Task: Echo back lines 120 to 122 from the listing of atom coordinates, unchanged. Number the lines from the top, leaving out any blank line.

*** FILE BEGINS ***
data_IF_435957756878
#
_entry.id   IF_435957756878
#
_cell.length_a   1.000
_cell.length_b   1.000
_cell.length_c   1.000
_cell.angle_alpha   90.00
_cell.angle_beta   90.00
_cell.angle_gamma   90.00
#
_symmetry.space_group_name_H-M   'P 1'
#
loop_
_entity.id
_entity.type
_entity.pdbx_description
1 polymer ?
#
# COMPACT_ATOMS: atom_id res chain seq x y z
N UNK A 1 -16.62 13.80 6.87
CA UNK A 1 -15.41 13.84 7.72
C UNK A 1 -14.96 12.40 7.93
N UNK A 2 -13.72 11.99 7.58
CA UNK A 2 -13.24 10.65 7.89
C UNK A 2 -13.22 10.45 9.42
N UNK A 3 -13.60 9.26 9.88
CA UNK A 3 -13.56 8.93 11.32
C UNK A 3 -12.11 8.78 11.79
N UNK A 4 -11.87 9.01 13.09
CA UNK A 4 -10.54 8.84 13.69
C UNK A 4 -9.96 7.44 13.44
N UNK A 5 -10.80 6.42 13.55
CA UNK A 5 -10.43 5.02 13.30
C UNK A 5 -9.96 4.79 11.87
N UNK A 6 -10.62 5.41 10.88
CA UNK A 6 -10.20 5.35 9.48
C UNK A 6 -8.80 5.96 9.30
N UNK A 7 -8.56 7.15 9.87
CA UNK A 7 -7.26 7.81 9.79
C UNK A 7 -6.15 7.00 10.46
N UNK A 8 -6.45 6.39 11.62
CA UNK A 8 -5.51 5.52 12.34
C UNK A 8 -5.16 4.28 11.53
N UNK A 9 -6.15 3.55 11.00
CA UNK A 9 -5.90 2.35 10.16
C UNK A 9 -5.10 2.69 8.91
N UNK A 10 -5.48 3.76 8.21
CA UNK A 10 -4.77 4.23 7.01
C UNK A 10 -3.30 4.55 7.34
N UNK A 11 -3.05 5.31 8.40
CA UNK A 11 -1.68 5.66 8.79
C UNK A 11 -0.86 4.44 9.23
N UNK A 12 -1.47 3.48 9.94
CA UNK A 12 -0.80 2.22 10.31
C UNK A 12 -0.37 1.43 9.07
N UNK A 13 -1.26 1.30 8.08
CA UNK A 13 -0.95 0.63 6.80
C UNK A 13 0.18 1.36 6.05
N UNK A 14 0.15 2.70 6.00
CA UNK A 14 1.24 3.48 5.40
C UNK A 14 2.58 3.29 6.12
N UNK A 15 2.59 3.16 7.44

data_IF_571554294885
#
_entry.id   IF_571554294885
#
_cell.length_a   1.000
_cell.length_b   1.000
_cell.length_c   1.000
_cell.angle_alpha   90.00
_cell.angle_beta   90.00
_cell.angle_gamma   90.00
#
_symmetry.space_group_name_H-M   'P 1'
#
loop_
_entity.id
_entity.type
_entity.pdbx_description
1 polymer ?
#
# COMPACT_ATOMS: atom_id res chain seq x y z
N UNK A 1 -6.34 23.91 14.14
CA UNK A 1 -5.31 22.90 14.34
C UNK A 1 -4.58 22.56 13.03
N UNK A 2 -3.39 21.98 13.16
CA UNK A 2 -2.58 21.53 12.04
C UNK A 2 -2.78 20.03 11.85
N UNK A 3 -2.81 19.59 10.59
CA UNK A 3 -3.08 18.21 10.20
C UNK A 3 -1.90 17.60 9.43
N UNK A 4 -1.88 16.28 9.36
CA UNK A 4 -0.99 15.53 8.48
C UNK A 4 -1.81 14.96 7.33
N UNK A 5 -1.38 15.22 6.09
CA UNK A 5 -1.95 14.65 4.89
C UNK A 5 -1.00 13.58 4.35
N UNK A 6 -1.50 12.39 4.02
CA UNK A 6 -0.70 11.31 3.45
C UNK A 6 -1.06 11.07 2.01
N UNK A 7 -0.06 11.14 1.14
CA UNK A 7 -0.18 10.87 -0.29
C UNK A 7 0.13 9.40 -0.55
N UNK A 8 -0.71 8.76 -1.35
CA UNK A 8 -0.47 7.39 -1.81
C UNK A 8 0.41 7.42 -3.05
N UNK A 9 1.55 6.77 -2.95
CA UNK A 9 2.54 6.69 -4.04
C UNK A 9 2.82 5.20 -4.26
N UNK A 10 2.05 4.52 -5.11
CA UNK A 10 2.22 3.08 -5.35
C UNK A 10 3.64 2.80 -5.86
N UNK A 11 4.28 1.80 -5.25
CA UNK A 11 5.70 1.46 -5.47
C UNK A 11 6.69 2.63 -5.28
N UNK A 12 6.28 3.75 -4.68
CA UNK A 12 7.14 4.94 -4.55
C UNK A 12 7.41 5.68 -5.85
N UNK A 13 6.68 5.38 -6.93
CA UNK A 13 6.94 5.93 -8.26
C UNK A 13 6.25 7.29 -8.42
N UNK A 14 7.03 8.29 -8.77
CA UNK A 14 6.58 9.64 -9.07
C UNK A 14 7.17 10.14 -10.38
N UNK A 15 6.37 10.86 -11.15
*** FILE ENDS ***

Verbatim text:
N UNK A 13 6.68 5.38 -6.93
CA UNK A 13 6.94 5.93 -8.26
C UNK A 13 6.25 7.29 -8.42